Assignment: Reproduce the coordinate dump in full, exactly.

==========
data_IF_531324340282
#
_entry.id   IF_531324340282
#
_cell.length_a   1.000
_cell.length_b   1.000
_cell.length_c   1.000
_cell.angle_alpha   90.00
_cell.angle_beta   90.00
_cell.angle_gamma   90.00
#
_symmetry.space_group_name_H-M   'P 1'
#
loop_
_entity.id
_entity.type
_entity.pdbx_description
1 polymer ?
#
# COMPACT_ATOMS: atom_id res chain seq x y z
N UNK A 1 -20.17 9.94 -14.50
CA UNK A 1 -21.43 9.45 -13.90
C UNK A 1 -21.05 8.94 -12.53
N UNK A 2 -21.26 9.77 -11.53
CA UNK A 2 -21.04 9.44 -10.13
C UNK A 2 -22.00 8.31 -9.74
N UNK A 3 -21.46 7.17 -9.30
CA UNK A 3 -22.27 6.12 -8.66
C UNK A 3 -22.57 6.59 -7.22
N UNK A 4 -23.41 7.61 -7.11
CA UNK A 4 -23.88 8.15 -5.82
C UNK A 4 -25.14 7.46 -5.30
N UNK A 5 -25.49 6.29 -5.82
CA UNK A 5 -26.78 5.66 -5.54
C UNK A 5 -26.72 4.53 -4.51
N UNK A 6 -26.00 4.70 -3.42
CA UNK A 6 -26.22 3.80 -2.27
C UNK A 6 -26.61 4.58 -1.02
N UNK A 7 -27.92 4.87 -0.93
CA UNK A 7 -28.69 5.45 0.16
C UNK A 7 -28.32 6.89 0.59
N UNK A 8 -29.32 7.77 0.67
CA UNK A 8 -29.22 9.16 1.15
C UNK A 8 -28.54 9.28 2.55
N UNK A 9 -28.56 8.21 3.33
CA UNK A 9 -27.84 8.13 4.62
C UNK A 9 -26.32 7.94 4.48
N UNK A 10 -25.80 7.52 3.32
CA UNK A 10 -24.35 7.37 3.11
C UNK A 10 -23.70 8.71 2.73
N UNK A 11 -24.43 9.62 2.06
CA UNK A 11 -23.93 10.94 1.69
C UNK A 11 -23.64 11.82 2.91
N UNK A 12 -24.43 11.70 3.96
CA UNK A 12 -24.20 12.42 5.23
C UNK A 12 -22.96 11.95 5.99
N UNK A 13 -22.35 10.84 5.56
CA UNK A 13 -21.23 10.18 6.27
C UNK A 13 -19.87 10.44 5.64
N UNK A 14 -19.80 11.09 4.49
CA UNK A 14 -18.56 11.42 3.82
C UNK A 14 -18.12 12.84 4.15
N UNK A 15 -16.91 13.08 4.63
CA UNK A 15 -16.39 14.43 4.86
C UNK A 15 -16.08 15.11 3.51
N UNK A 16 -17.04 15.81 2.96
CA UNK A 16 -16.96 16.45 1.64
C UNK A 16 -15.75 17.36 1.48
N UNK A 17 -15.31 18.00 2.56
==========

data_IF_531324340282
#
_entry.id   IF_531324340282
#
_cell.length_a   1.000
_cell.length_b   1.000
_cell.length_c   1.000
_cell.angle_alpha   90.00
_cell.angle_beta   90.00
_cell.angle_gamma   90.00
#
_symmetry.space_group_name_H-M   'P 1'
#
loop_
_entity.id
_entity.type
_entity.pdbx_description
1 polymer ?
#
# COMPACT_ATOMS: atom_id res chain seq x y z
N UNK A 1 -20.17 9.94 -14.50
CA UNK A 1 -21.43 9.45 -13.90
C UNK A 1 -21.05 8.94 -12.53
N UNK A 2 -21.26 9.77 -11.53
CA UNK A 2 -21.04 9.44 -10.13
C UNK A 2 -22.00 8.31 -9.74
N UNK A 3 -21.46 7.17 -9.30
CA UNK A 3 -22.27 6.12 -8.66
C UNK A 3 -22.57 6.59 -7.22
N UNK A 4 -23.41 7.61 -7.11
CA UNK A 4 -23.88 8.15 -5.82
C UNK A 4 -25.14 7.46 -5.30
N UNK A 5 -25.49 6.29 -5.82
CA UNK A 5 -26.78 5.66 -5.54
C UNK A 5 -26.72 4.53 -4.51
N UNK A 6 -26.00 4.70 -3.42
CA UNK A 6 -26.22 3.80 -2.27
C UNK A 6 -26.61 4.58 -1.02
N UNK A 7 -27.92 4.87 -0.93
CA UNK A 7 -28.69 5.45 0.16
C UNK A 7 -28.32 6.89 0.59
N UNK A 8 -29.32 7.77 0.67
CA UNK A 8 -29.22 9.16 1.15
C UNK A 8 -28.54 9.28 2.55
N UNK A 9 -28.56 8.21 3.33
CA UNK A 9 -27.84 8.13 4.62
C UNK A 9 -26.32 7.94 4.48
N UNK A 10 -25.80 7.52 3.32
CA UNK A 10 -24.35 7.37 3.11
C UNK A 10 -23.70 8.71 2.73
N UNK A 11 -24.43 9.62 2.06
CA UNK A 11 -23.93 10.94 1.69
C UNK A 11 -23.64 11.82 2.91
N UNK A 12 -24.43 11.70 3.96
CA UNK A 12 -24.20 12.42 5.23
C UNK A 12 -22.96 11.95 5.99
N UNK A 13 -22.35 10.84 5.56
CA UNK A 13 -21.23 10.18 6.27
C UNK A 13 -19.87 10.44 5.64
N UNK A 14 -19.80 11.09 4.49
CA UNK A 14 -18.56 11.42 3.82
C UNK A 14 -18.12 12.84 4.15
N UNK A 15 -16.91 13.08 4.63
CA UNK A 15 -16.39 14.43 4.86
C UNK A 15 -16.08 15.11 3.51
N UNK A 16 -17.04 15.81 2.96
CA UNK A 16 -16.96 16.45 1.64
C UNK A 16 -15.75 17.36 1.48
N UNK A 17 -15.31 18.00 2.56